The Bonneville Dam is a hydroelectric dam completed in 1938 and located on the Columbia River at River Mile (RM) 146. The dam complex is built across three islands - Robins, Bradford, and Cascade. When the dam construction began the Columbia River was split only by Bradford Island. As the dam went in the Spillway Dam was built between the Washington shore and the north side of Bradford Island; the powerhouse was built between the south side of Bradford Island and the north side of a newly created island named "Robins Island"; and the locks were built on the south side of Robins Island and the Oregon shore. In 1982 a second powerhouse, called the "North Powerhouse", was built. The Columbia River was re-routed and Cascade Island was created, with the North Powerhouse being built between the north side of Cascade Island and the Washington shore. The Spillway Dam was now anchored on the south shore of Cascade Island.
[More]

Image, 2010, Bradford Island as seen from mouth of Eagle Creek, click to enlarge
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Bradford Island as seen from the mouth of Eagle Creek, Oregon. The high point of Bradford Island use to be called "Bonny Rock" locally. The South (original) Powerhouse can be seen on the left and the Spillway Dam can be seen on the right. Image taken October 18, 2010.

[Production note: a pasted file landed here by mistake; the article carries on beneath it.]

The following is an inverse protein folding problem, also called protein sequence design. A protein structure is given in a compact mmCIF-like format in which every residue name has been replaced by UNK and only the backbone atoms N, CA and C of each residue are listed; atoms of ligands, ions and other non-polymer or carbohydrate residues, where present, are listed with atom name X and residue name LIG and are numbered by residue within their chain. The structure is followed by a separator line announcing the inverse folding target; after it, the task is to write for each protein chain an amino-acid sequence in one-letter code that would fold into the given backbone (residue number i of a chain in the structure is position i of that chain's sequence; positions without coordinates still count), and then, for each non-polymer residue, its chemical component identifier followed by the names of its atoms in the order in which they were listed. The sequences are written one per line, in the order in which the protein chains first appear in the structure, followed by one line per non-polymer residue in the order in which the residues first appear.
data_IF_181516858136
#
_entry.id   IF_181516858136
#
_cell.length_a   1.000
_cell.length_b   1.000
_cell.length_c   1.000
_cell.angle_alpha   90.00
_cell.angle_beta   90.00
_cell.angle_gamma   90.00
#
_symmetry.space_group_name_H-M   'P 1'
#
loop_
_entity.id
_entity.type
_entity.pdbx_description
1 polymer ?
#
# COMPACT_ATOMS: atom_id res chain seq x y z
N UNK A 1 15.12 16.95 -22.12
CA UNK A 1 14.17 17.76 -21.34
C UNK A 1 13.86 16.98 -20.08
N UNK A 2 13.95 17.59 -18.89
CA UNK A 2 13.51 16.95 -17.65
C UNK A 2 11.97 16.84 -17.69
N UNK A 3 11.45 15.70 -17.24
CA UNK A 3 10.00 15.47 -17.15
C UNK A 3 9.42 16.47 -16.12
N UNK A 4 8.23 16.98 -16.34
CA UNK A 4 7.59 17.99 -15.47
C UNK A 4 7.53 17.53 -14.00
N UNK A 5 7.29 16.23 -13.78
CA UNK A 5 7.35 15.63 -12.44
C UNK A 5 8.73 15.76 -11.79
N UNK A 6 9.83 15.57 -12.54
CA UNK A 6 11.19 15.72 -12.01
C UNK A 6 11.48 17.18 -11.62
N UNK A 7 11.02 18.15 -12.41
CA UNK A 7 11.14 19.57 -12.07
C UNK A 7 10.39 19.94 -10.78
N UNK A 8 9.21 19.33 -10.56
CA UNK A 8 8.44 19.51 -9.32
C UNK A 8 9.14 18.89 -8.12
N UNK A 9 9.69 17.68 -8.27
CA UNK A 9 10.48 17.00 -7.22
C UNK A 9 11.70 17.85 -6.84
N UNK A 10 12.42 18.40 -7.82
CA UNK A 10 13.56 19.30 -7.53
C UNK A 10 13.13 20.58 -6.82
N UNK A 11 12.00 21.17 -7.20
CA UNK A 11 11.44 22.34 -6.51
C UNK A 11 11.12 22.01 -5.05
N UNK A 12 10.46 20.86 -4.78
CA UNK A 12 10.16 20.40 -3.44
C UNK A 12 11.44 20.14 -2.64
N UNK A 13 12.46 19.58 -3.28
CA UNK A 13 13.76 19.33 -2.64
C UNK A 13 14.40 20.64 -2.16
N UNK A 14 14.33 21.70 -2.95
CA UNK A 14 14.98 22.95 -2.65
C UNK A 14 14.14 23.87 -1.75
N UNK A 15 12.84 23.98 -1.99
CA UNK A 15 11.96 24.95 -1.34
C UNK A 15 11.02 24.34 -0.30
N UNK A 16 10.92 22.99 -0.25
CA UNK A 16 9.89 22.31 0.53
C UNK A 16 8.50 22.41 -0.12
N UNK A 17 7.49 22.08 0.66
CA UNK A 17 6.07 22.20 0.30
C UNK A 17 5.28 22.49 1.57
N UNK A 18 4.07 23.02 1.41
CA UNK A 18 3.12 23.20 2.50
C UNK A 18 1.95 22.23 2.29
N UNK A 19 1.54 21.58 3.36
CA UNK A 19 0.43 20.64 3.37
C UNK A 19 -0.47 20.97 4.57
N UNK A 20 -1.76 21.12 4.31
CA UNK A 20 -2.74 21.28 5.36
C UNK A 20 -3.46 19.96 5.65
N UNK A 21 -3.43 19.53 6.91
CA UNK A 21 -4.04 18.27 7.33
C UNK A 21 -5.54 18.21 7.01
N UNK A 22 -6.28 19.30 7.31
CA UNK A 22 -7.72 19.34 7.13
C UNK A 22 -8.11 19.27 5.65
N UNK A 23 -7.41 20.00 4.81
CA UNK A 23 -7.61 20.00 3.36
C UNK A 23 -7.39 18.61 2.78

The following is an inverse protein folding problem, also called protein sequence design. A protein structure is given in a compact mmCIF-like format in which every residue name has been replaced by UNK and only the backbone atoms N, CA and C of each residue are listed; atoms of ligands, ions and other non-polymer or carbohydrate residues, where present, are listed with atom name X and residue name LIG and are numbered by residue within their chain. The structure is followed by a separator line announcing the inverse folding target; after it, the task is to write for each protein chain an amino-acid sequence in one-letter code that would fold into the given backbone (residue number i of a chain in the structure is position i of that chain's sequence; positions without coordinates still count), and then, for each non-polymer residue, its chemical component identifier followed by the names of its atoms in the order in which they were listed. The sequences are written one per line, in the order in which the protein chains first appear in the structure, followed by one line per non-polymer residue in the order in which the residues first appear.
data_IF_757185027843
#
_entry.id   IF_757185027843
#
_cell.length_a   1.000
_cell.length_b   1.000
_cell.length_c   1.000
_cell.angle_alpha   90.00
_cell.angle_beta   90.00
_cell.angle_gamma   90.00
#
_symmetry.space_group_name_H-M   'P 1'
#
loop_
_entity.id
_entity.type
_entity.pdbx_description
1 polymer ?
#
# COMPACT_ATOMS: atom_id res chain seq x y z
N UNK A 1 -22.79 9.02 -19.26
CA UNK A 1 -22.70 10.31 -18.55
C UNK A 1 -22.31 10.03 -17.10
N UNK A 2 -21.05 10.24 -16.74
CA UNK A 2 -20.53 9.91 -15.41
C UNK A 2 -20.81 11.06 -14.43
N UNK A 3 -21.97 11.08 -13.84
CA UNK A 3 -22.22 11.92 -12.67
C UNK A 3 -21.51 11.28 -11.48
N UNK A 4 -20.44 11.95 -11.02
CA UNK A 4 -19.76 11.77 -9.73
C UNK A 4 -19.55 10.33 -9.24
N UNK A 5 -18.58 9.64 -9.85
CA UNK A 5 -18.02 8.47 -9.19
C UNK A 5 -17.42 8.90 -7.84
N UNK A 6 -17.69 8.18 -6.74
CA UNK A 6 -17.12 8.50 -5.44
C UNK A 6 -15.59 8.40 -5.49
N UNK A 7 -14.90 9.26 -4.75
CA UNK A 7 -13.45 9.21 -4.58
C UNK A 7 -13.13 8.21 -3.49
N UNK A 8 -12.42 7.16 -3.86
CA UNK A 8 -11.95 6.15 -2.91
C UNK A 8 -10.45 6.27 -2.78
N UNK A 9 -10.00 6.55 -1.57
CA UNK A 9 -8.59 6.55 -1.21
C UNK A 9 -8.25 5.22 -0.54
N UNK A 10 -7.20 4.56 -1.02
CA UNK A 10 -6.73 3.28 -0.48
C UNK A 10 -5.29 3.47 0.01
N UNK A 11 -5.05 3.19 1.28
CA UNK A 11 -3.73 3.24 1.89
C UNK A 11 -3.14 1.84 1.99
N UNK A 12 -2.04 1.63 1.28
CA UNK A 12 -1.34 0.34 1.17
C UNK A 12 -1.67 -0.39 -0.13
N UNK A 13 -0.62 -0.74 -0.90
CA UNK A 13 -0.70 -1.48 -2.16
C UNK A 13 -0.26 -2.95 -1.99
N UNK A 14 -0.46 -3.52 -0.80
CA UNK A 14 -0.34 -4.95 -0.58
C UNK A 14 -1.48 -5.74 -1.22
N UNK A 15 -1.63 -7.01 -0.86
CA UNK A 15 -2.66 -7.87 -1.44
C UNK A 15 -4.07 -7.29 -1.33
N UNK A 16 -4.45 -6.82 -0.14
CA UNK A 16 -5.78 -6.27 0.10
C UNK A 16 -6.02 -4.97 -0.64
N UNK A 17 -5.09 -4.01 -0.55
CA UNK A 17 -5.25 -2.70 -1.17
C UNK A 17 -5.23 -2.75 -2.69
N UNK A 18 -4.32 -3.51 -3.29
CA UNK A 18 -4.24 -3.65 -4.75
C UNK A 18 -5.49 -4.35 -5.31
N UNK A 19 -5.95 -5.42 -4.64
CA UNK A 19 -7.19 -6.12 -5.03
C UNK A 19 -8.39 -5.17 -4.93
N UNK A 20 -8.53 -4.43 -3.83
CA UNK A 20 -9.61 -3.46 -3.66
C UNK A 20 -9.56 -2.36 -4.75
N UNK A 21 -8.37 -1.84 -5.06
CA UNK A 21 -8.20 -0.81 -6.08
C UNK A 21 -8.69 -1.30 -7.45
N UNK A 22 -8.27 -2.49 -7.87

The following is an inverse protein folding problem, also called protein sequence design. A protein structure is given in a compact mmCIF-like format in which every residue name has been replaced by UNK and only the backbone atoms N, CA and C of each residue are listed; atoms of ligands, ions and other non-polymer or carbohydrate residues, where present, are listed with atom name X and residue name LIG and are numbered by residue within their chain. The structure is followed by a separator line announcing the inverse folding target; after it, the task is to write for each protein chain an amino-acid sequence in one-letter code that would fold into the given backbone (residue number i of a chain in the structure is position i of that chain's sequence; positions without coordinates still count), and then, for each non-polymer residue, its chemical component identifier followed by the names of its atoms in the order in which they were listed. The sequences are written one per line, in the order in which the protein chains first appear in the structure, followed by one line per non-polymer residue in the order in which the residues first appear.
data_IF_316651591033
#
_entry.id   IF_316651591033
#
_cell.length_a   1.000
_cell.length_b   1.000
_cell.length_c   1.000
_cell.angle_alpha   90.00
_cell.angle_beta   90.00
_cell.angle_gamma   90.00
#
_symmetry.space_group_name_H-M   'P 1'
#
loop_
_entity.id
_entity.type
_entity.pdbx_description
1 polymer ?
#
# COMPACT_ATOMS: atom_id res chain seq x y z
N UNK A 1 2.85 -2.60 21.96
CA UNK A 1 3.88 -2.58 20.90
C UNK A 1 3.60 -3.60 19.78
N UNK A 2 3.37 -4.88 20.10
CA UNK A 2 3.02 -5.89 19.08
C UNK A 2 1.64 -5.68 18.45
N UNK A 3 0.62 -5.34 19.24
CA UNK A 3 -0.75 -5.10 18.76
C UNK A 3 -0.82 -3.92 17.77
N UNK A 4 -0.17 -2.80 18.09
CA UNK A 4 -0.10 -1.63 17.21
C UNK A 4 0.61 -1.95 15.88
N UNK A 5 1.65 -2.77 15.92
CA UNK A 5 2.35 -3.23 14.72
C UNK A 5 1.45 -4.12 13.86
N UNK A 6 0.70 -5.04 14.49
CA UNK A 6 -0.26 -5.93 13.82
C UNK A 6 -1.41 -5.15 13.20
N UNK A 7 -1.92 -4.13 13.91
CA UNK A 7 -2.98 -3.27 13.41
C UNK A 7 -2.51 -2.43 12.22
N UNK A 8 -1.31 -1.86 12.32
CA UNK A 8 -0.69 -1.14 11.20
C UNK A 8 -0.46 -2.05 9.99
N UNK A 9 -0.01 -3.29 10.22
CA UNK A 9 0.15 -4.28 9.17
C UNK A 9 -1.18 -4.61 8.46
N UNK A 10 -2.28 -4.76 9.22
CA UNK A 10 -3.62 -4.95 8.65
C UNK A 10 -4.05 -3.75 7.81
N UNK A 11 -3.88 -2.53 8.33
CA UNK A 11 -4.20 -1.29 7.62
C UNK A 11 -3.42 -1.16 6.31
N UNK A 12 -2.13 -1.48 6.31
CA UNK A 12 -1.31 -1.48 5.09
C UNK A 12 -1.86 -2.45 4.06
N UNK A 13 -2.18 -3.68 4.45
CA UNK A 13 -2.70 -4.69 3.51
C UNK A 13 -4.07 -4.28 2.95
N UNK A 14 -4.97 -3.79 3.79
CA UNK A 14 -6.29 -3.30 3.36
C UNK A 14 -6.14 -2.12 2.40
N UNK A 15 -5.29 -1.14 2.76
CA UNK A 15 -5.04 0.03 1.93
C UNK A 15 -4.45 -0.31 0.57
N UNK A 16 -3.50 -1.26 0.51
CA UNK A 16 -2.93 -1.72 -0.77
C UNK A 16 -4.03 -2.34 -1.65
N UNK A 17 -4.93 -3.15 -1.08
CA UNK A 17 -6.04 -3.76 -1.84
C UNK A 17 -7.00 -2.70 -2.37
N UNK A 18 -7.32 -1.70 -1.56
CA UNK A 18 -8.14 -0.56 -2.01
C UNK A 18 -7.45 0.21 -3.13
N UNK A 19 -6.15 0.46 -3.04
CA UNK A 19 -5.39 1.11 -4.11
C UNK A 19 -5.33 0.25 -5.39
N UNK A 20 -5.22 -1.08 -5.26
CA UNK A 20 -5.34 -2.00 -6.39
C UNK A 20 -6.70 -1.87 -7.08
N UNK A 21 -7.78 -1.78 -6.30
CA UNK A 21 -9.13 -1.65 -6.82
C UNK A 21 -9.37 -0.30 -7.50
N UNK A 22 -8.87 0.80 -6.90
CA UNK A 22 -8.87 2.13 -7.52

Fish Ladders ...
Fish Ladders exist on both sides of the Bonneville Dam, and viewing windows allow the public to view the annual salmon migration up to spawn.
[More]

Image, 2005, Bonneville Dam Fish Ladder, click to enlarge
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Bonneville Dam North Powerhouse Fish Ladder. Image taken May 13, 2005.
Image, 2005, Bonneville Dam Fish Ladder, click to enlarge
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Bonneville Dam North Powerhouse Fish Ladder. Image taken May 13, 2005.


Fish Viewing ...